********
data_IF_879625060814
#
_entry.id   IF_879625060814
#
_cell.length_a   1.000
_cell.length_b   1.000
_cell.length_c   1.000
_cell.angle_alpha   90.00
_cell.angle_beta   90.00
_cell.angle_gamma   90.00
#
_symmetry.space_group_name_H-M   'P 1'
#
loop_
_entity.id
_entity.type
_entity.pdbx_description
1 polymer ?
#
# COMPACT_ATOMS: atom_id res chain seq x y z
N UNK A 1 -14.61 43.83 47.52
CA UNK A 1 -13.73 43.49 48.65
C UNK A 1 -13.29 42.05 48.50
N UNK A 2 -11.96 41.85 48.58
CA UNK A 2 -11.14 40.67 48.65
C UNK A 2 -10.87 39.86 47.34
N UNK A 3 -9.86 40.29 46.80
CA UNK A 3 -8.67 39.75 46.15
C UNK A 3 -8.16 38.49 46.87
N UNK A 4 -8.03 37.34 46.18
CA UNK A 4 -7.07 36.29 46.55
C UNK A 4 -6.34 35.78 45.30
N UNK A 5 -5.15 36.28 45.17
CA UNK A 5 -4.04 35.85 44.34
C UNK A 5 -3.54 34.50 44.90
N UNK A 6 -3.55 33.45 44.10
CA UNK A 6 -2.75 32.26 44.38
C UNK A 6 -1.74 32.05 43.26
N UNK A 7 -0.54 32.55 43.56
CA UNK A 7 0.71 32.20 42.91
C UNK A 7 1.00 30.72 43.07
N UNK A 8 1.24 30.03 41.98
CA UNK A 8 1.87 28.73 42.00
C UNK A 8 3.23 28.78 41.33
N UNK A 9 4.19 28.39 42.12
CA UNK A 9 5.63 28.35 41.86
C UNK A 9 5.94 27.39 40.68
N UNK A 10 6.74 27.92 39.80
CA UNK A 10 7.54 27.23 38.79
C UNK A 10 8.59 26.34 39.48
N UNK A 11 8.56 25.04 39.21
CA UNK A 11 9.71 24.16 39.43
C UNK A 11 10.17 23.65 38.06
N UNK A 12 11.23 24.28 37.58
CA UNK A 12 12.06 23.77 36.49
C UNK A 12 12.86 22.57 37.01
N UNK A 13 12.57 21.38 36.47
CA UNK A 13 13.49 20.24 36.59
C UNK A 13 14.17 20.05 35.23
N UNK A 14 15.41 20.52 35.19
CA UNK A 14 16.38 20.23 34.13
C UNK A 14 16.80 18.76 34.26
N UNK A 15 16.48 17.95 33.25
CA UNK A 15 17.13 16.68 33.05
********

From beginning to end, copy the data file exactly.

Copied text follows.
data_IF_879625060814
#
_entry.id   IF_879625060814
#
_cell.length_a   1.000
_cell.length_b   1.000
_cell.length_c   1.000
_cell.angle_alpha   90.00
_cell.angle_beta   90.00
_cell.angle_gamma   90.00
#
_symmetry.space_group_name_H-M   'P 1'
#
loop_
_entity.id
_entity.type
_entity.pdbx_description
1 polymer ?
#
# COMPACT_ATOMS: atom_id res chain seq x y z
N UNK A 1 -14.61 43.83 47.52
CA UNK A 1 -13.73 43.49 48.65
C UNK A 1 -13.29 42.05 48.50
N UNK A 2 -11.96 41.85 48.58
CA UNK A 2 -11.14 40.67 48.65
C UNK A 2 -10.87 39.86 47.34
N UNK A 3 -9.86 40.29 46.80
CA UNK A 3 -8.67 39.75 46.15
C UNK A 3 -8.16 38.49 46.87
N UNK A 4 -8.03 37.34 46.18
CA UNK A 4 -7.07 36.29 46.55
C UNK A 4 -6.34 35.78 45.30
N UNK A 5 -5.15 36.28 45.17
CA UNK A 5 -4.04 35.85 44.34
C UNK A 5 -3.54 34.50 44.90
N UNK A 6 -3.55 33.45 44.10
CA UNK A 6 -2.75 32.26 44.38
C UNK A 6 -1.74 32.05 43.26
N UNK A 7 -0.54 32.55 43.56
CA UNK A 7 0.71 32.20 42.91
C UNK A 7 1.00 30.72 43.07
N UNK A 8 1.24 30.03 41.98
CA UNK A 8 1.87 28.73 42.00
C UNK A 8 3.23 28.78 41.33
N UNK A 9 4.19 28.39 42.12
CA UNK A 9 5.63 28.35 41.86
C UNK A 9 5.94 27.39 40.68
N UNK A 10 6.74 27.92 39.80
CA UNK A 10 7.54 27.23 38.79
C UNK A 10 8.59 26.34 39.48
N UNK A 11 8.56 25.04 39.21
CA UNK A 11 9.71 24.16 39.43
C UNK A 11 10.17 23.65 38.06
N UNK A 12 11.23 24.28 37.58
CA UNK A 12 12.06 23.77 36.49
C UNK A 12 12.86 22.57 37.01
N UNK A 13 12.57 21.38 36.47
CA UNK A 13 13.49 20.24 36.59
C UNK A 13 14.17 20.05 35.23
N UNK A 14 15.41 20.52 35.19
CA UNK A 14 16.38 20.23 34.13
C UNK A 14 16.80 18.76 34.26
N UNK A 15 16.48 17.95 33.25
CA UNK A 15 17.13 16.68 33.05